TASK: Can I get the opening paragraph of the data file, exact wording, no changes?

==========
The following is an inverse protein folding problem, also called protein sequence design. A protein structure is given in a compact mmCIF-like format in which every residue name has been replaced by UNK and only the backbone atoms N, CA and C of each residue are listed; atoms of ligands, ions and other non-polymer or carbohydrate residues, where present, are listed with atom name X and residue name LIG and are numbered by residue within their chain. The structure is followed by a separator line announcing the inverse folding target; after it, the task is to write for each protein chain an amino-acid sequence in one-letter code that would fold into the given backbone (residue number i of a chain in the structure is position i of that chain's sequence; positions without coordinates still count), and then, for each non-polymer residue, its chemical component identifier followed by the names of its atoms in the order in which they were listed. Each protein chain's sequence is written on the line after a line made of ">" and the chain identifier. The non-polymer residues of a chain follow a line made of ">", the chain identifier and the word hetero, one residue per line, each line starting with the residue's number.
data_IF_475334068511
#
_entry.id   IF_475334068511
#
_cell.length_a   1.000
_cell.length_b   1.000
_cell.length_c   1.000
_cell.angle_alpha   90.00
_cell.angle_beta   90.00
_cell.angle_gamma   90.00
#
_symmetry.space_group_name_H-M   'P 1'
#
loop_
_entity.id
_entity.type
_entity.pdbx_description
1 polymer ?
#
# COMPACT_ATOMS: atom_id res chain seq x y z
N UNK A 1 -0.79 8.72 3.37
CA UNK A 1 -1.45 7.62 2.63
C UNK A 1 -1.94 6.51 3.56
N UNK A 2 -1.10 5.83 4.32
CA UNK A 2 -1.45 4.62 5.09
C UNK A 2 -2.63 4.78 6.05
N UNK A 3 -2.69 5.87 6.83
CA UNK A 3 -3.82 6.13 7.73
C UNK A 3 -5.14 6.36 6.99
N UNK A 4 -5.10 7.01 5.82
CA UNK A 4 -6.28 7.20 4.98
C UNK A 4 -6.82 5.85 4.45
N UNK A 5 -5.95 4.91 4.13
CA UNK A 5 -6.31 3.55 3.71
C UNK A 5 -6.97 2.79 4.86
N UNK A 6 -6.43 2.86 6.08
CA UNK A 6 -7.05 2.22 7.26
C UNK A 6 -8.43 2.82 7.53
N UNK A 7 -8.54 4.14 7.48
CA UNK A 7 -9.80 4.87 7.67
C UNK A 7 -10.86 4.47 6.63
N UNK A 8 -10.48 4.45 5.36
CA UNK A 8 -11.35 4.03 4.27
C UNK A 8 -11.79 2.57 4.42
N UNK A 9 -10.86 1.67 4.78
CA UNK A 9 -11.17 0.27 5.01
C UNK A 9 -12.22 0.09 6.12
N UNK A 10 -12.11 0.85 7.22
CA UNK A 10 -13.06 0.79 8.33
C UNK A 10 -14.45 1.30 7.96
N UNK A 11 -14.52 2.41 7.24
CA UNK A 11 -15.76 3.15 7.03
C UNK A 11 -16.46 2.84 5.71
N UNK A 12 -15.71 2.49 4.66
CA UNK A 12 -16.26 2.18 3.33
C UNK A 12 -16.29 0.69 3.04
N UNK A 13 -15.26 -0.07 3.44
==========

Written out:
The following is an inverse protein folding problem, also called protein sequence design. A protein structure is given in a compact mmCIF-like format in which every residue name has been replaced by UNK and only the backbone atoms N, CA and C of each residue are listed; atoms of ligands, ions and other non-polymer or carbohydrate residues, where present, are listed with atom name X and residue name LIG and are numbered by residue within their chain. The structure is followed by a separator line announcing the inverse folding target; after it, the task is to write for each protein chain an amino-acid sequence in one-letter code that would fold into the given backbone (residue number i of a chain in the structure is position i of that chain's sequence; positions without coordinates still count), and then, for each non-polymer residue, its chemical component identifier followed by the names of its atoms in the order in which they were listed. Each protein chain's sequence is written on the line after a line made of ">" and the chain identifier. The non-polymer residues of a chain follow a line made of ">", the chain identifier and the word hetero, one residue per line, each line starting with the residue's number.